What a rich day in Russia!
Following Navalny’s debate with United Russia Fedorov, British The Guardian published an article about Navalny, calling him a “Russia’s chief whistleblower” and a “one-man Wikileaks”. As Navalny said on his blog, the feedback he received from friends after this article was published, can be divided in two types:
(1) “Where are the millions?”, a reaction to the incorrect claim made by The Guardian that Navalny has collected 1.8 million pounds (85 million rubles) in Internet donations, whereas in reality he has so far collected just under 5 million rubles. (The incorrect information has already been removed from the article.)
(2) “Haha. What a vest!”, a reaction to Navalny’s style:
The funnier, and definitely more “brutal” thing that happened today in Russia is the backlash after the controversial installment of Anna Chapman’s show on Russian TV.
In case you’ve never heard of her, Anna Chapman is the “sexy redhead spy” who was deported from the United States in summer 2010 along with 9 other people charged with being Russian spies. The spies were largely laughed at in the American media, suggesting that they were unsuccessful and useless, but they were greeted with great respect in Russia, including Prime Minister Putin singing patriotic songs with them. Now Chapman (or, as we lovingly call her among friends, Anya), who became much more famous than all other spies due to her looks, is the leader of some kind of a youth movement, a major bank consultant, and a TV host. (Not bad, huh?) Her show is called Secrets of the World with Anna Chapman, and it airs on REN-TV.
Not surprisingly from her appearance and history of risky behavior, Anya’s hosting style is questionable and laughable. The first time I ever saw an episode of her show was today after I came across headlines that Chapman Offends “Miracle Baby” from Dagestan, on Whose Body Appear Koran Verses. It appears that the phenomenon of the 2-year-old Dagestani baby, Ali Yakubov, on whose skin periodically appear verses from Koran, is more or less real. However, Chapman’s show about it, which aired on February 21st, is a laughing stock.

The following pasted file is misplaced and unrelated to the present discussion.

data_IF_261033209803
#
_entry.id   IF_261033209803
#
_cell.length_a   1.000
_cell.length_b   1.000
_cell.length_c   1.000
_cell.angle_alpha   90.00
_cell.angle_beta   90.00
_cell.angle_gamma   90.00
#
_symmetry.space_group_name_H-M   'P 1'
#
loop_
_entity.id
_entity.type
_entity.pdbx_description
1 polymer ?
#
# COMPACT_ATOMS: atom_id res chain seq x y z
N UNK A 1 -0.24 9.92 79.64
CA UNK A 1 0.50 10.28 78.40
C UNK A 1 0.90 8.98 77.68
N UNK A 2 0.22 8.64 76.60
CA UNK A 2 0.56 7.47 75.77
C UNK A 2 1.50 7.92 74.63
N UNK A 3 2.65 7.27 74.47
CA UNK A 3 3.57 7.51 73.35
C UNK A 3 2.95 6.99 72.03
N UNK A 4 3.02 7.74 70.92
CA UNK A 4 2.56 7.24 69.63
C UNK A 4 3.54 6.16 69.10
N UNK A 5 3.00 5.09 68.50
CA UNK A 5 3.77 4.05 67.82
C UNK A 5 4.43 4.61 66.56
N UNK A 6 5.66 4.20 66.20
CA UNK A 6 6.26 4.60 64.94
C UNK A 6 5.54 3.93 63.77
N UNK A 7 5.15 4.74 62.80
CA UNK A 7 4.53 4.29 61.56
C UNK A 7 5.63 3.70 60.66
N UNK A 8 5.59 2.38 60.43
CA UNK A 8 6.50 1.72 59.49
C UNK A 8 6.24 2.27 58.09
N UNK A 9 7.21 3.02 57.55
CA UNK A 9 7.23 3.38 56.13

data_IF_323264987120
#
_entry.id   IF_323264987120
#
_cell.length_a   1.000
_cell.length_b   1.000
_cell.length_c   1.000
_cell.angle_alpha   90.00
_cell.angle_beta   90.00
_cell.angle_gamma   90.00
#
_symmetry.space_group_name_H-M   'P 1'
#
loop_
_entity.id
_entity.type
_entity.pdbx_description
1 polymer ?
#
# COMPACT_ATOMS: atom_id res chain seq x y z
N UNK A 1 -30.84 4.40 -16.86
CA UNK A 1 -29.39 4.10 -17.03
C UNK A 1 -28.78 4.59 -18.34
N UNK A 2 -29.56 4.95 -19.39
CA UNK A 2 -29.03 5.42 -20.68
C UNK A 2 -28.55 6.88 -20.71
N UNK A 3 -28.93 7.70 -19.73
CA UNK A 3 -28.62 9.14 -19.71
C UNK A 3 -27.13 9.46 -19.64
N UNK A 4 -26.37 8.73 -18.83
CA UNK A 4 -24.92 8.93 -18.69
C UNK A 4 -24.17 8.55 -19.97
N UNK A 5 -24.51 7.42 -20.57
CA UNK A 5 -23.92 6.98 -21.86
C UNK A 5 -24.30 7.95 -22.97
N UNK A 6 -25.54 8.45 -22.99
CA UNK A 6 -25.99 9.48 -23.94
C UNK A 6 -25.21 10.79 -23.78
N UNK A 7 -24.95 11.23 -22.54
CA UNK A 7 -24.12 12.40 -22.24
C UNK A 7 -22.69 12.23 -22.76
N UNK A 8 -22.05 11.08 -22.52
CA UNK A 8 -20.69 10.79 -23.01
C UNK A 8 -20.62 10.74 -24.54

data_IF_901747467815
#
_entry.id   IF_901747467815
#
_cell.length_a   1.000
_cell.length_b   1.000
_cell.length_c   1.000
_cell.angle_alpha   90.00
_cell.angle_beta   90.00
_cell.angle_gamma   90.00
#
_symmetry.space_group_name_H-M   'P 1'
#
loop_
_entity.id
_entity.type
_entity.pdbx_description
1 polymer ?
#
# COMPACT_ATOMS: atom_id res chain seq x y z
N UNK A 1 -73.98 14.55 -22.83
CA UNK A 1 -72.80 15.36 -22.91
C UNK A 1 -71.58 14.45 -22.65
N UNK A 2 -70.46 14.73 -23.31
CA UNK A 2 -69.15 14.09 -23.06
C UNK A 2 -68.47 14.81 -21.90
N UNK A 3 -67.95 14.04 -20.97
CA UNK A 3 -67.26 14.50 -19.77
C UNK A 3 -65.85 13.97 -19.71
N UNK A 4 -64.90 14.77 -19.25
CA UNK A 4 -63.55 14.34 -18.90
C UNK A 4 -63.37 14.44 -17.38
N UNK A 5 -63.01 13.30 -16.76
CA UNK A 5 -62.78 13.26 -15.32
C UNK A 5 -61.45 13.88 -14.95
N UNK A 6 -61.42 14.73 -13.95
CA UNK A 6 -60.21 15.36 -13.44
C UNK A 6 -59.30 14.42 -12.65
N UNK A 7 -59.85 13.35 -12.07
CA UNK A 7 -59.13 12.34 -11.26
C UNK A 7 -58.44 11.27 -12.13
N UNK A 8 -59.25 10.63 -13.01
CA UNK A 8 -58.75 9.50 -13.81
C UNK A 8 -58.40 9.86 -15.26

Actually, calling it “Chapman’s show” is probably giving her too much credit – it looks like Anya is only there to read the text off of the teleprompter and to sport high heels in a Muslim church in Dagestan (although I am impressed that she actually made the journey to the unstable region).
The premise of this episode is that the entire “miracle baby” story is a fake and that the mysterious appearance of Koran verses on the baby’s skin is likely to be the work of somebody close to the baby, made possible either by a rare skin disorder or just a common coloring agent. While this is a perfectly plausible explanation, the way it was presented in the show made me laugh.
Chapman herself is definitely not a natural TV host. Her voice is way too sinister – although this is a common feature of the Russian TV nowadays. She constantly utters sentences that should at best make viewers smile, like “The Yakubovs hadn’t let anybody into their home for a while, but I arranged for it”, or, closer to the end of the episode – “Now I understand almost everything!” (imagine the sinister tone accompanying every sentence). Not to mention Anya’s looks, which completely contradict the show’s idea of respectable investigative journalism. However, her looks is not the only thing ruining the premise of bona fide investigative journalism. The “science” guy on the show, another sinister-looking person, sported a dyed blond hairdo and a very suspicious mustache; although he first appears in the episode as a science expert – talking, seemingly knowingly, about coloring agents – he spends most of the second part of the episode trying to color his hands using different vegetables to achieve the results close to those on Ali’s skin; to make it worse, his efforts are accompanied by Anya’s brilliant line: “Now Aleksey has tried almost every vegetable he had”.
Aside from making me laugh, this episode offended the Yakubovs, who, understandably, don’t agree that Koran verses on Ali’s skin are fake, and weren’t thrilled to see the weird-looking Aleksey and sinister-sounding Chapman denigrate what they think is a miracle. The New York Times picked up the story: In an interview in the driveway to Ali’s home, as chickens scurried about, the grandmother, Zulikhata Yakubova, said, “Our family was chosen by God,” rebutting suggestions raised on Ms. Chapman’s show that the mysterious writing was a ruse. “We vowed never to show Ali to a journalist again.” How tragic.
So, if you’re not part of Ali Yakubov’s family and just want to have a The Room-like experience from Russian TV, Anna Chapman’s show is for you. Enjoy!